Alexandra Giannopoulou
Institute for Information Law (IViR) – University of Amsterdam.

Susan L. Brooks
Susan Brooks is an Associate Dean and Professor of Law, Drexel University Kline School of Law, Philadelphia, USA.

Jo-Anne Wemmers
Jo-Anne Wemmers is a Full Professor at the School of Criminology, Université de Montréal (Canada) and Researcher at the International Centre for Comparative Criminology, Montréal, Canada.

Albert Dzur
Albert Dzur is Distinguished Research Professor, Departments of Political Science and Philosophy, Bowling Green State University, Bowling Green, OH, USA.
Article

The European Union and Space

A ‘Star Wars’ Saga?

Journal European Journal of Law Reform, Issue 4 2019
Keywords EU space competence, EU Space Policy, Galileo, Copernicus, Framework Agreement ESA-EU
Authors Rebecca-Emmanuela Papadopoulou
AbstractAuthor's information

    This article explores the complex relationship between the European Union (EU) and space, alias space’s ever-growing place and role in the EU legal order. Two distinct paths are identified in this respect. On the one hand, as from the mid-1980s and despite the lack of an express ‘space competence’, space policy parameters were introduced in EU acts regulating telecommunications, satellite communications and electronic databases, but only to the extent necessary to serve the functioning of the single market. On the other hand, an autonomous EU Space Policy has been progressively elaborated as from the late 1990s through several initiatives, namely the strengthening of the collaboration with the European Space Agency and the setting up of the Galileo and Global Monitoring for Environment and Security (GMES)/Copernicus programmes. This tendency was corroborated by the conferral of an express space competence on the EU by the Lisbon Treaty, whose constitutional and institutional implications are explored in this article. It is submitted that the new space competence shall allow the EU to reach a stage of maturity and claim a greater degree of autonomy at the international level and, at the same time, to project its own governance model, thus enhancing the quality of international cooperation in space.


Rebecca-Emmanuela Papadopoulou
Rebecca-Emmanuela Papadopoulou is Assistant Professor, Law School, NKUA.
Article

Law Reform in Ireland

Implementation and Independence of Law Reform Commission

Journal European Journal of Law Reform, Issue 4 2019
Keywords law reform, statute law revision, better regulation, access to legislation, lawyer’s law
Authors Edward Donelan
AbstractAuthor's information

    This article describes the origins and work of the Law Reform Commission in Ireland. The model follows that in Common Law countries. Its work includes both substantive law reform and statute law revision (weeding out spent or unused statutes and undertaking consolidation or other work to make statute law more accessible.) The work of the Commission focuses on ‘lawyers’ law’ and, therefore, avoids subjects that could be politically controversial. Consequentially, the bulk of its recommendations are accepted and translated into legislation.


Edward Donelan
Edward Donelan, PhD, M.A., Barrister-at-Law (Kings Inns, Dublin, Middle Temple, London), Dip. Eur. Law, Dip. Arb. Better Regulation and Legislative Drafting Expert, currently working on projects with the Attorney General in Botswana to develop a programme of law reform for the newly established Law Reform Unit in the Chambers of the Attorney General.
Article

The New Regulation Governing AIR, VIR and Consultation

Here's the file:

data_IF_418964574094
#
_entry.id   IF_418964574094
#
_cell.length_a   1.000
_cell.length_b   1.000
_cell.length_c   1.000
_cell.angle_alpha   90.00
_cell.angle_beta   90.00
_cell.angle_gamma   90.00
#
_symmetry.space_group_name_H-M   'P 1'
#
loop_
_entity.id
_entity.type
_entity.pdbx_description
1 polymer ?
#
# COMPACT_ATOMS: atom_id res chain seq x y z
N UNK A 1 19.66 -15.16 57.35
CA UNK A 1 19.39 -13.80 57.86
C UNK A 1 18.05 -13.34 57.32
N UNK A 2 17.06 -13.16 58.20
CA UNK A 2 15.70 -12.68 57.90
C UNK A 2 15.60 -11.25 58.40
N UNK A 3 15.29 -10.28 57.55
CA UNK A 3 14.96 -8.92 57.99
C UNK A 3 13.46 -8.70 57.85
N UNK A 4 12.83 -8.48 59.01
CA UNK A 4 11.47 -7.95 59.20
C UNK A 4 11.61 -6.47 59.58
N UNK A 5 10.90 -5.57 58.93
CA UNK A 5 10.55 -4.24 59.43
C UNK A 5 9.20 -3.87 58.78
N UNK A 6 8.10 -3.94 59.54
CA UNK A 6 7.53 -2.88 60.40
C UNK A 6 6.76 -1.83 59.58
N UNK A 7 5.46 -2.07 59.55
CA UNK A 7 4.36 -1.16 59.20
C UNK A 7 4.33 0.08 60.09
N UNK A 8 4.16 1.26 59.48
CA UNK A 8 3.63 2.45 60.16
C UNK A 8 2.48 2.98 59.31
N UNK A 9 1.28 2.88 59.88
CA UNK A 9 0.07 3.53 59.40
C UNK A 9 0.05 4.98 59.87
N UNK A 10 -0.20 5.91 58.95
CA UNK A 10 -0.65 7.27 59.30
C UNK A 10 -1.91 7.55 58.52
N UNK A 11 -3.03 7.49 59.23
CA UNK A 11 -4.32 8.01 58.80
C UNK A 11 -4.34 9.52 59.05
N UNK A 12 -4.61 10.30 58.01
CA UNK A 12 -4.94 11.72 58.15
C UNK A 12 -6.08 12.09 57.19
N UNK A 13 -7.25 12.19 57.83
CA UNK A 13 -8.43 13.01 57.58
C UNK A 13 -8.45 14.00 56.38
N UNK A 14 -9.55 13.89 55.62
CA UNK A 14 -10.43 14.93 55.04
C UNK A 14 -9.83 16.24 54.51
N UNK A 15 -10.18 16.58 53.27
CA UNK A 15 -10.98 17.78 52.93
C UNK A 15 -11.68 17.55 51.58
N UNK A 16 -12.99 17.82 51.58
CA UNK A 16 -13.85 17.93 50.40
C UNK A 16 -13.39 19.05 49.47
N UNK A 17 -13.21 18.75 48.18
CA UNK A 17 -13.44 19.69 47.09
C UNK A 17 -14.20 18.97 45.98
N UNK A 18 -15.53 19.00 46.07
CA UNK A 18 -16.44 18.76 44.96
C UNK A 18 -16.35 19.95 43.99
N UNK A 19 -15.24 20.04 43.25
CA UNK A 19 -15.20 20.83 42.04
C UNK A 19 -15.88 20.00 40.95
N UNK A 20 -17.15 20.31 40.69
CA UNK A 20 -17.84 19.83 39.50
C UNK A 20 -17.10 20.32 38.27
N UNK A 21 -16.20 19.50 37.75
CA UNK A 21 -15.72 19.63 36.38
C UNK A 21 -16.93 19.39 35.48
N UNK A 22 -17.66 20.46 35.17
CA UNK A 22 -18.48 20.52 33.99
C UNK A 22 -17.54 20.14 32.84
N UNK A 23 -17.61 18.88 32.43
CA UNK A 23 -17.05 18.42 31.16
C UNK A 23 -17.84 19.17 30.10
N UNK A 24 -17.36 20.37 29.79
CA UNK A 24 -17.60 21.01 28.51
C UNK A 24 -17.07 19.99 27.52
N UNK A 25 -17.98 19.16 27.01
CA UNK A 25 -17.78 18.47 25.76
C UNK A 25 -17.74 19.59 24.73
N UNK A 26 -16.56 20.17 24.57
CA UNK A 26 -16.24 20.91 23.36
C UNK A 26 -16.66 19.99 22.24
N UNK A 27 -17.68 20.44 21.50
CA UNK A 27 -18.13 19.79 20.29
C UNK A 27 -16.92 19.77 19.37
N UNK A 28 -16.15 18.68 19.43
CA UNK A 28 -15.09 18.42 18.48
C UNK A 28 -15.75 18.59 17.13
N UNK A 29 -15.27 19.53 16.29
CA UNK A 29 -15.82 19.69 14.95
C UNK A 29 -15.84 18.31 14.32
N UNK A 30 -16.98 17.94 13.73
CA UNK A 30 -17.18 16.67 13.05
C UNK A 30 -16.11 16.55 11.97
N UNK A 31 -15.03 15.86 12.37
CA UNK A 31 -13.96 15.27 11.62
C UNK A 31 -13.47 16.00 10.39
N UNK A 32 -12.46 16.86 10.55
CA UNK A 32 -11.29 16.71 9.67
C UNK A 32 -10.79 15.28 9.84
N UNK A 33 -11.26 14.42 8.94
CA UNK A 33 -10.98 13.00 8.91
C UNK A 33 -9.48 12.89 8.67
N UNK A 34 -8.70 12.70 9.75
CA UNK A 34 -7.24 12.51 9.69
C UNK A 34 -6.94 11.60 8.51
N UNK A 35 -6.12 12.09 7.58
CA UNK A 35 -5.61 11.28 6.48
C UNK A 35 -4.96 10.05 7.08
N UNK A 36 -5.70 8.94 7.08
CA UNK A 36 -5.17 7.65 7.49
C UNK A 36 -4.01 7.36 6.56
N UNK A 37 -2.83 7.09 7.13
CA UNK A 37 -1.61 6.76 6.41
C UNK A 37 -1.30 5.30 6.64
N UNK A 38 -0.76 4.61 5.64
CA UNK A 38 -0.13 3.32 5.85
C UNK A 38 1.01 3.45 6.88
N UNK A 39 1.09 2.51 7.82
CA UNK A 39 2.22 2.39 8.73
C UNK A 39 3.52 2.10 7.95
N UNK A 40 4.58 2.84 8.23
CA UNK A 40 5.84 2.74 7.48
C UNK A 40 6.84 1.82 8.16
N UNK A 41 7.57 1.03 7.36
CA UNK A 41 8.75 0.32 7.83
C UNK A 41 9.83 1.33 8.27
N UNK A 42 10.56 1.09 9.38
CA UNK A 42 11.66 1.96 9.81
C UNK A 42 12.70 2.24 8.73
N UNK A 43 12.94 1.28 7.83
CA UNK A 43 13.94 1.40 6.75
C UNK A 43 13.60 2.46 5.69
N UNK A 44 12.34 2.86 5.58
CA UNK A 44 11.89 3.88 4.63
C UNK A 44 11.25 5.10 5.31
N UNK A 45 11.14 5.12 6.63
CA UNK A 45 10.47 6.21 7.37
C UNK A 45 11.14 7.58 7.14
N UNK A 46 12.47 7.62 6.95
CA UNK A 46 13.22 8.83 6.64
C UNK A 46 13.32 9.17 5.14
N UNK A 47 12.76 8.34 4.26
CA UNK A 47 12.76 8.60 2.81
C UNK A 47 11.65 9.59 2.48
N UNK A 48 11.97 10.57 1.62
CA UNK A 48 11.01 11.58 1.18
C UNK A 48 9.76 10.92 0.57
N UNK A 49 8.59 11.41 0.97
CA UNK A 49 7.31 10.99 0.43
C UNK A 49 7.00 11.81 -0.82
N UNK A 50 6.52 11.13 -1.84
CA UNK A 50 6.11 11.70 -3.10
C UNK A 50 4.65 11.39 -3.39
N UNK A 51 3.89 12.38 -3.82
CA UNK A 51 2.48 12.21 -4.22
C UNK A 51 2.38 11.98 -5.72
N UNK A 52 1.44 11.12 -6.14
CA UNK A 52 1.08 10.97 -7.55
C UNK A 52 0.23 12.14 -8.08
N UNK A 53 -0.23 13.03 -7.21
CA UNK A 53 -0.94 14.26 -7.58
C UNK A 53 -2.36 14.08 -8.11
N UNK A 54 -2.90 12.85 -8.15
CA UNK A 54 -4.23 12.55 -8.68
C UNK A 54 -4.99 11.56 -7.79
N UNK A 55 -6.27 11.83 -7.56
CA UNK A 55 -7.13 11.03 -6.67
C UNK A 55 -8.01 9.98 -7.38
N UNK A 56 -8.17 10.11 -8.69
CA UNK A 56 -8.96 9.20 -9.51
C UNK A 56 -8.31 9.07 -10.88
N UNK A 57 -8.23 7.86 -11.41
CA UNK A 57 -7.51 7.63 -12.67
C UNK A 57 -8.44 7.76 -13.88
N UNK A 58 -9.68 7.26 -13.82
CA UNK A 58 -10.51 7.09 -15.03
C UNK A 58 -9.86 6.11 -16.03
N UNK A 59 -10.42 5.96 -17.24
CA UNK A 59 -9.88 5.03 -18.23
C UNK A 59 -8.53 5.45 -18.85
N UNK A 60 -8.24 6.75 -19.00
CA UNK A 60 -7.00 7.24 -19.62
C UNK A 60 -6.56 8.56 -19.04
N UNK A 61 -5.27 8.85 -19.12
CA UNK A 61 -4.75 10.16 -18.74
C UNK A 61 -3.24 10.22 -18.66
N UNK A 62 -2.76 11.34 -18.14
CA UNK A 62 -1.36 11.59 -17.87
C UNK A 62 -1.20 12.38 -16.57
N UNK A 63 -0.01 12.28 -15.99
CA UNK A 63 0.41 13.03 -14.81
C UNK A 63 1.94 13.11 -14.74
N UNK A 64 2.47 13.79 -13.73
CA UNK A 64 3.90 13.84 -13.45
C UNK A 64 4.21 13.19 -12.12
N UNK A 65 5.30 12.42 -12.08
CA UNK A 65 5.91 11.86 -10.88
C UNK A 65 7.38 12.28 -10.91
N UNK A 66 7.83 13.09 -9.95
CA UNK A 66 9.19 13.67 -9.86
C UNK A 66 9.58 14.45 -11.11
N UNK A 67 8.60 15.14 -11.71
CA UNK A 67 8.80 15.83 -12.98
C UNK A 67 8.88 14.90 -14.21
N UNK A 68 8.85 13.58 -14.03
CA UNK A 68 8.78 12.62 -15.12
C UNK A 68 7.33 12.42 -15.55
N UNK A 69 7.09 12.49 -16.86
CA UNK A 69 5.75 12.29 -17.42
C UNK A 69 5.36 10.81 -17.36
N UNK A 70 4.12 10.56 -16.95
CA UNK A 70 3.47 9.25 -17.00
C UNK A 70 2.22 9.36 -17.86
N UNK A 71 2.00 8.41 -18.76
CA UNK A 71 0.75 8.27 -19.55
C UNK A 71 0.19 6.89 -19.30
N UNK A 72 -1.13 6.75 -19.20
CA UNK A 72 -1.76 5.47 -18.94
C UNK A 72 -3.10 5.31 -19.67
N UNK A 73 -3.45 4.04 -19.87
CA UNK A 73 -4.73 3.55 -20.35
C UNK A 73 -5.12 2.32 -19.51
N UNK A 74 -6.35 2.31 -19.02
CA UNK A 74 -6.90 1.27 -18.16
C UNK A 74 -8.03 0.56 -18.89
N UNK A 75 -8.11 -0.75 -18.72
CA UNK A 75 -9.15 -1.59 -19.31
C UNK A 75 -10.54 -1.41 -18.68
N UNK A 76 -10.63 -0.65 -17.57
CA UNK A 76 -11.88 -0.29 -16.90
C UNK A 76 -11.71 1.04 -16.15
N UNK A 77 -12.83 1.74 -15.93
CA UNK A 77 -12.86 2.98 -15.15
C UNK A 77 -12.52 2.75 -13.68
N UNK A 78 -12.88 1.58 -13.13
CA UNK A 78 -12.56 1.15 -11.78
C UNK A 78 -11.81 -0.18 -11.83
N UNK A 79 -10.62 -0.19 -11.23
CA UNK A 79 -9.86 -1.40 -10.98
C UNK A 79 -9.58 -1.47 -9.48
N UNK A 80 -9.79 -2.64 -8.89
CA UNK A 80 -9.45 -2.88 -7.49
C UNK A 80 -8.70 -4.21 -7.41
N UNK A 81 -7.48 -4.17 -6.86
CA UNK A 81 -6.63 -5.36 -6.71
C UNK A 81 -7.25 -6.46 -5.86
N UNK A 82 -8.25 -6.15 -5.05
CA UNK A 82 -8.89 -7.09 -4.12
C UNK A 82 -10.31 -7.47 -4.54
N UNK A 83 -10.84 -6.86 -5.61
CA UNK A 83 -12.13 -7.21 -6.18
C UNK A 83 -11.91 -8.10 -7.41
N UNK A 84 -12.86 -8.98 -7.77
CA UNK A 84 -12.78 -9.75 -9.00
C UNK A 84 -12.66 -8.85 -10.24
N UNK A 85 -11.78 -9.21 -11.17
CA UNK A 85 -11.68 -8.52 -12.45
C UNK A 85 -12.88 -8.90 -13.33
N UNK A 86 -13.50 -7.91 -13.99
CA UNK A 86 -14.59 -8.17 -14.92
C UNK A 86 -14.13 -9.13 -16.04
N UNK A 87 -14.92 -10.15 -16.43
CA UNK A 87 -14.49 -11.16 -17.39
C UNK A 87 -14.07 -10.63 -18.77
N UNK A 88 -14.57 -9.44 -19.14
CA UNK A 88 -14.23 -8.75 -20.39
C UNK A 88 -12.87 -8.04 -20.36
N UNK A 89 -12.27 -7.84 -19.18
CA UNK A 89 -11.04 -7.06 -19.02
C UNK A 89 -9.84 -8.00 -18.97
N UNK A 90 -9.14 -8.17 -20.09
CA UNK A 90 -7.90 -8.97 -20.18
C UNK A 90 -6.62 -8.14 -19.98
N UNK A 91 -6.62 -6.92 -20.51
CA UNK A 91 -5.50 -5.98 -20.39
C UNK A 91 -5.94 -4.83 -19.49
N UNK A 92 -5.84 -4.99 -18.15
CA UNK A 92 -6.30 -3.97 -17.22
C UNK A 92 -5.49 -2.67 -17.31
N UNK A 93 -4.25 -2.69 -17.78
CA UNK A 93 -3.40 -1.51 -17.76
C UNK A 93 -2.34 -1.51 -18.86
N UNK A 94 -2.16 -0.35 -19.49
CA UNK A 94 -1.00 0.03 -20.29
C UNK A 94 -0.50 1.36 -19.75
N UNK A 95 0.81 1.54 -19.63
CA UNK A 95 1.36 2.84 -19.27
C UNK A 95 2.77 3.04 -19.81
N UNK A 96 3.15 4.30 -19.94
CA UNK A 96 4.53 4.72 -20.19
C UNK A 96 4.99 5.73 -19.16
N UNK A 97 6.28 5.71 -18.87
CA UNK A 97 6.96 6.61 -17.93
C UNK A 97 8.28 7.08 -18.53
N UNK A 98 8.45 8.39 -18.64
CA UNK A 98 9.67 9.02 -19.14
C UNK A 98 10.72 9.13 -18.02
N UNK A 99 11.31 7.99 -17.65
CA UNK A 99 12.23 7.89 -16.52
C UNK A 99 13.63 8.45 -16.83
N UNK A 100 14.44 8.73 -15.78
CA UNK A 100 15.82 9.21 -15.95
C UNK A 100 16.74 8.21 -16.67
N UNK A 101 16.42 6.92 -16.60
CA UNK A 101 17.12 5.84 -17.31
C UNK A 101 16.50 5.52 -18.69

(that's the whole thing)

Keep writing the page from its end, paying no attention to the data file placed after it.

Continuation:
A Further Step Forward Towards ‘Better Regulation’ in Italy

Journal European Journal of Law Reform, Issue 4 2019
Keywords regulation, RIA, regulatory impact analysis, impact assessment, evaluation, consultation
Authors Victor Chimienti
AbstractAuthor's information

    This article describes the scope and contents of the newly adopted regulation governing regulatory impact analysis (RIA) and ex post evaluation of regulation (ExPER) in the Italian legal system. The article shows that this regulation has the potential to improve regulatory governance in Italy. Not only does it introduce innovations designed to increase transparency and participation, especially through strengthened consultation and communication mechanisms, but it also aims to improve the quality and effectiveness of regulatory analysis and evaluation activities. How the new regulation will be applied in practice, however, remains to be seen. In the meantime, the new set of rules are a welcome addition to Italy’s Better Regulation policy.


Victor Chimienti
Victor Chimienti is an international and EU lawyer currently working as a free-lance consultant on donor funded projects. In 1997, he graduated in Law with full marks at the University of Bari “Aldo Moro” (Italy), and, in 2006, obtained his Ph.D in International and EU Law from the same university. Meanwhile, he had attended post-graduate legal studies at LUISS University in Rome, Italy, specialising in international and EC business law. Dr. Chimienti has also served as Lecturer in International and Trade Law at the University of Foggia, Italy, and as Research Scholar in International & Comparative Law at the University of Michigan, USA. Among others, he specialises in Better Regulation tools and procedures, such as Regulatory Impact Analysis (RIA), Ex-Post Evaluation of Legislation, Monitoring, and Public Consultation.
Article

APEC Online Dispute Resolution Framework

Journal International Journal of Online Dispute Resolution, Issue 2 2019
Keywords APEC, ODR, e-Commerce, small business, dispute resolution
Authors Michael J. Dennis
AbstractAuthor's information

    The Internet and communications technology are changing every aspect of our lives. Now ODR is set to revolutionize commercial dispute resolution across APEC with the adoption of a new ODR Collaborative Framework. In this article, we will look at the challenges APEC small businesses face today and how the APEC ODR Collaborative Framework provides a much-needed solution to improve justice and boost trade.


Michael J. Dennis
Private International Law Consulting, ODR Advisor to the APEC Economic Committee.